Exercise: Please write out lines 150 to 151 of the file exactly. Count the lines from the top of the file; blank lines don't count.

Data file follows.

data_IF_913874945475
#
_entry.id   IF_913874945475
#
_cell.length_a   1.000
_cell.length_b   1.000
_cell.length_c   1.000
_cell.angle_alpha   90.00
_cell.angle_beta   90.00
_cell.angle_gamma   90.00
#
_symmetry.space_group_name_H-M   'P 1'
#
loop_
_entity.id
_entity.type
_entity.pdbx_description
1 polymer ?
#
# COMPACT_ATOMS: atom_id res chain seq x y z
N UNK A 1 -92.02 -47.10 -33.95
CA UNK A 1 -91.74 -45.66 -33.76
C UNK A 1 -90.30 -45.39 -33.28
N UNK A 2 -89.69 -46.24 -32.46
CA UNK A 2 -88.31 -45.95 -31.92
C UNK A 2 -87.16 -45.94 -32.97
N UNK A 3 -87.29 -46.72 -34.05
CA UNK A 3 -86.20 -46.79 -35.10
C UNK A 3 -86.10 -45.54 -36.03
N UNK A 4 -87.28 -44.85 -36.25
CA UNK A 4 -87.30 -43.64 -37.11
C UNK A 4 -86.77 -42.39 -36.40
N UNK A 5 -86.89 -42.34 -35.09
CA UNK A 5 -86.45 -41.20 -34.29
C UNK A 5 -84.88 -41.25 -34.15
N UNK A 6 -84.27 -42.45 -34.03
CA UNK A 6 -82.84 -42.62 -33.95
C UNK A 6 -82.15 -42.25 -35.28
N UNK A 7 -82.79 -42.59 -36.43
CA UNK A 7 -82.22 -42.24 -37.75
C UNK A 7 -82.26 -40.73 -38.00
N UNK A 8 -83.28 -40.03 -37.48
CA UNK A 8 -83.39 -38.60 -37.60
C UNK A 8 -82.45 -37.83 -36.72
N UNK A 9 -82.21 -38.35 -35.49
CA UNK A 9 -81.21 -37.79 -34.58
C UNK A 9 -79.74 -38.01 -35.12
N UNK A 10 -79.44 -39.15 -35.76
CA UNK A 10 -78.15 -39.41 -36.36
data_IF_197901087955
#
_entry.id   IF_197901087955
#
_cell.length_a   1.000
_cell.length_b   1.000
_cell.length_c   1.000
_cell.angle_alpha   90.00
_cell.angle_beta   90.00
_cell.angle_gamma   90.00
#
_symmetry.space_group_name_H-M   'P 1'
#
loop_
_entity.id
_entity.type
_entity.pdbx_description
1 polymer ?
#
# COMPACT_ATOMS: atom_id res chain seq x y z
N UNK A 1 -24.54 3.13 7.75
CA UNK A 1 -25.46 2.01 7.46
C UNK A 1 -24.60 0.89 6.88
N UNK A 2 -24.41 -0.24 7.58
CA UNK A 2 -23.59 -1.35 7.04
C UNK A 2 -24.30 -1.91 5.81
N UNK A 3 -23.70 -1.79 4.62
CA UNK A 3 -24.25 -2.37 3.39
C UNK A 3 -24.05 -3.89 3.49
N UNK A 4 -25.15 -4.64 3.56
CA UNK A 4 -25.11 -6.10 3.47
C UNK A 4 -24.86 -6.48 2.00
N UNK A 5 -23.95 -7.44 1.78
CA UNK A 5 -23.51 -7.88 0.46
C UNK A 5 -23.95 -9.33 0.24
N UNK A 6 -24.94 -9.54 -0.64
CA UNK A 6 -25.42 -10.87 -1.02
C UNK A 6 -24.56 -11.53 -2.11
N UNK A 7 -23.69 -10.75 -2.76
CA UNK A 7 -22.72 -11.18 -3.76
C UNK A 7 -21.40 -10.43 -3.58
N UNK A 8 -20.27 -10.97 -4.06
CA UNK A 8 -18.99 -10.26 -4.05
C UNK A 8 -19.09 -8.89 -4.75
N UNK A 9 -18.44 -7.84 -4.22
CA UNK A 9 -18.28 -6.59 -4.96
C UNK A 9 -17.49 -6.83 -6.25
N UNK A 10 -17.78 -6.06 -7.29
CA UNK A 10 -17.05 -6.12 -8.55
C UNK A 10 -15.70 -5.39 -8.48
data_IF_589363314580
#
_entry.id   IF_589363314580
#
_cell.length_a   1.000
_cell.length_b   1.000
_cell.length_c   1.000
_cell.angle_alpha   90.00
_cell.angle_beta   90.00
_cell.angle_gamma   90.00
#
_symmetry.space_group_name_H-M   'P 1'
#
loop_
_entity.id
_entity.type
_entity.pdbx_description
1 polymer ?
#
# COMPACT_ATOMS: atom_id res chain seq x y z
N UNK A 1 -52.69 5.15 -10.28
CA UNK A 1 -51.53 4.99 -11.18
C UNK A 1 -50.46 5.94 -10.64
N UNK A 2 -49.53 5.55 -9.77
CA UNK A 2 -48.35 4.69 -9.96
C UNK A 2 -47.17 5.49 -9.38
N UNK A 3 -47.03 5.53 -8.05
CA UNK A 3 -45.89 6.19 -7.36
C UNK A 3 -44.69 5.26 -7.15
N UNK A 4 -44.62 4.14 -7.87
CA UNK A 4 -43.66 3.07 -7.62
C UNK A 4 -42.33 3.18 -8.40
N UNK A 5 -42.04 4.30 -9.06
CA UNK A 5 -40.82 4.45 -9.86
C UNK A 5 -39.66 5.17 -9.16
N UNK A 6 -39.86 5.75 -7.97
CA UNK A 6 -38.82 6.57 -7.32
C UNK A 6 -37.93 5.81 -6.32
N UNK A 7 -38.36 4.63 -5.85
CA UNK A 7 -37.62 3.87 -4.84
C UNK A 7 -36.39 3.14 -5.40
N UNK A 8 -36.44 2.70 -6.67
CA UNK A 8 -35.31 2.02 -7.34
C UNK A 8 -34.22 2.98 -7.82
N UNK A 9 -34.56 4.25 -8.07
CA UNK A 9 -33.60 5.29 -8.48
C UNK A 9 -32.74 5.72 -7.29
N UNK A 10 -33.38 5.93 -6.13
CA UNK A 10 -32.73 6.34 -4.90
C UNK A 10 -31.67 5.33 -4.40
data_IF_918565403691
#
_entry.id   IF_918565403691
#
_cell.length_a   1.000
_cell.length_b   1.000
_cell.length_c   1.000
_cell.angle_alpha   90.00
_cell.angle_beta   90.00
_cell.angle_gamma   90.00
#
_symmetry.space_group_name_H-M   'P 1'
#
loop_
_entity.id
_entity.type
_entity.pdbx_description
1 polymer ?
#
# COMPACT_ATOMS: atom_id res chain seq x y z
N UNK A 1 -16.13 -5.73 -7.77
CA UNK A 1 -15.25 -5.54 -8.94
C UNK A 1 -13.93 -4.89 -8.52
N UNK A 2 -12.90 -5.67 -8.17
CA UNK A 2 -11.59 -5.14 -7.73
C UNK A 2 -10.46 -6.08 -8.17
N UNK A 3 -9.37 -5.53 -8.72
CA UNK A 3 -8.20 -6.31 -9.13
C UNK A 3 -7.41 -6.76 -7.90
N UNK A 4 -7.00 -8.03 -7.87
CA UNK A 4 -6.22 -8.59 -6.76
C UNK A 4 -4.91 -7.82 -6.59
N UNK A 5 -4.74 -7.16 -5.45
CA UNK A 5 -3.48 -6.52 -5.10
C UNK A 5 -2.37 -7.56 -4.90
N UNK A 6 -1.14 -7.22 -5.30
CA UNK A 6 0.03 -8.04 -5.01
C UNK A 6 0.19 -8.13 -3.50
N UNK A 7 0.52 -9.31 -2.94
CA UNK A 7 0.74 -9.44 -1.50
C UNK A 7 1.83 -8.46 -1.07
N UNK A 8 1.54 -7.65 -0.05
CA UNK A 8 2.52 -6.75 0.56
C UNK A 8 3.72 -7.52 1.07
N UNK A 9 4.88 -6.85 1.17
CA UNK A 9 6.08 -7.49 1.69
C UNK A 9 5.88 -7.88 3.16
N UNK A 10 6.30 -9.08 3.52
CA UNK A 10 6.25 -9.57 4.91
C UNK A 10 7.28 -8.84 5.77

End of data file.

data_IF_918565403691
#